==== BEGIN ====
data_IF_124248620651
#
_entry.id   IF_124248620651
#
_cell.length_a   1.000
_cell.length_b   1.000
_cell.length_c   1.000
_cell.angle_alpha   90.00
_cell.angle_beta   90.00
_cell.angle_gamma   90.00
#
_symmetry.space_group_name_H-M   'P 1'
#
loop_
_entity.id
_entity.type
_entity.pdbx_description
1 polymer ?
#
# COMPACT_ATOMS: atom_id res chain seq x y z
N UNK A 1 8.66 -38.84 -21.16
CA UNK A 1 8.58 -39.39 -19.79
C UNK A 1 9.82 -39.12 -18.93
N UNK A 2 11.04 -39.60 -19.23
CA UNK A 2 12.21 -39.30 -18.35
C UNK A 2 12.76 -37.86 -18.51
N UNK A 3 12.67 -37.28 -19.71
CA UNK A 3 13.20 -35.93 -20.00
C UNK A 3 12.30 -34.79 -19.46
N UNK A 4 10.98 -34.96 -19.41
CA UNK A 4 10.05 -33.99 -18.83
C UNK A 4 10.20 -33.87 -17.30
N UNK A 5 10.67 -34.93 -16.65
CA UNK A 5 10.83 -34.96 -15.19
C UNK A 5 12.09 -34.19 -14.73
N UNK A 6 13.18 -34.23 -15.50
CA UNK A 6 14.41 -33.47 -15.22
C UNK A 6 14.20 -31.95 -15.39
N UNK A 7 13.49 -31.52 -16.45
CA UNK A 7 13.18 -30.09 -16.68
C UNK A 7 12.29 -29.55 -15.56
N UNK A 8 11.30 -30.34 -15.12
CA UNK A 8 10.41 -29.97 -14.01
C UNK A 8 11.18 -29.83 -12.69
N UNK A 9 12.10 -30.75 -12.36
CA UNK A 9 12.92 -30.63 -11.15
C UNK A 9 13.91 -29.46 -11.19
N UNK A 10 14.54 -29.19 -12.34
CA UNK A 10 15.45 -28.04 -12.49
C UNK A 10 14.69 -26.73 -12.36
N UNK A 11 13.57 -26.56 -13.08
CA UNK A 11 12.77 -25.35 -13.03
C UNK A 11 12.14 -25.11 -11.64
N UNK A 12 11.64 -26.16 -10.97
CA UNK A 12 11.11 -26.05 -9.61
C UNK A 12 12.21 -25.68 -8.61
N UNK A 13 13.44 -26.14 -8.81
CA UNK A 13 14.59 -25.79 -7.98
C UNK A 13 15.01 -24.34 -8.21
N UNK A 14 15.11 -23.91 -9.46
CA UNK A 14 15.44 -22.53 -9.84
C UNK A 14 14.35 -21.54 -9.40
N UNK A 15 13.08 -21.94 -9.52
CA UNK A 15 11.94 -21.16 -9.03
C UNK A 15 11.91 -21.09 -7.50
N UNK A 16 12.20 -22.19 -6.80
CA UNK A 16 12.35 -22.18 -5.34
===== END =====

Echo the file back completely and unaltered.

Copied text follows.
data_IF_124248620651
#
_entry.id   IF_124248620651
#
_cell.length_a   1.000
_cell.length_b   1.000
_cell.length_c   1.000
_cell.angle_alpha   90.00
_cell.angle_beta   90.00
_cell.angle_gamma   90.00
#
_symmetry.space_group_name_H-M   'P 1'
#
loop_
_entity.id
_entity.type
_entity.pdbx_description
1 polymer ?
#
# COMPACT_ATOMS: atom_id res chain seq x y z
N UNK A 1 8.66 -38.84 -21.16
CA UNK A 1 8.58 -39.39 -19.79
C UNK A 1 9.82 -39.12 -18.93
N UNK A 2 11.04 -39.60 -19.23
CA UNK A 2 12.21 -39.30 -18.35
C UNK A 2 12.76 -37.86 -18.51
N UNK A 3 12.67 -37.28 -19.71
CA UNK A 3 13.20 -35.93 -20.00
C UNK A 3 12.30 -34.79 -19.46
N UNK A 4 10.98 -34.96 -19.41
CA UNK A 4 10.05 -33.99 -18.83
C UNK A 4 10.20 -33.87 -17.30
N UNK A 5 10.67 -34.93 -16.65
CA UNK A 5 10.83 -34.96 -15.19
C UNK A 5 12.09 -34.19 -14.73
N UNK A 6 13.18 -34.23 -15.50
CA UNK A 6 14.41 -33.47 -15.22
C UNK A 6 14.20 -31.95 -15.39
N UNK A 7 13.49 -31.52 -16.45
CA UNK A 7 13.18 -30.09 -16.68
C UNK A 7 12.29 -29.55 -15.56
N UNK A 8 11.30 -30.34 -15.12
CA UNK A 8 10.41 -29.97 -14.01
C UNK A 8 11.18 -29.83 -12.69
N UNK A 9 12.10 -30.75 -12.36
CA UNK A 9 12.92 -30.63 -11.15
C UNK A 9 13.91 -29.46 -11.19
N UNK A 10 14.54 -29.19 -12.34
CA UNK A 10 15.45 -28.04 -12.49
C UNK A 10 14.69 -26.73 -12.36
N UNK A 11 13.57 -26.56 -13.08
CA UNK A 11 12.77 -25.35 -13.03
C UNK A 11 12.14 -25.11 -11.64
N UNK A 12 11.64 -26.16 -10.97
CA UNK A 12 11.11 -26.05 -9.61
C UNK A 12 12.21 -25.68 -8.61
N UNK A 13 13.44 -26.14 -8.81
CA UNK A 13 14.59 -25.79 -7.98
C UNK A 13 15.01 -24.34 -8.21
N UNK A 14 15.11 -23.91 -9.46
CA UNK A 14 15.44 -22.53 -9.84
C UNK A 14 14.35 -21.54 -9.40
N UNK A 15 13.08 -21.94 -9.52
CA UNK A 15 11.94 -21.16 -9.03
C UNK A 15 11.91 -21.09 -7.50
N UNK A 16 12.20 -22.19 -6.80
CA UNK A 16 12.35 -22.18 -5.34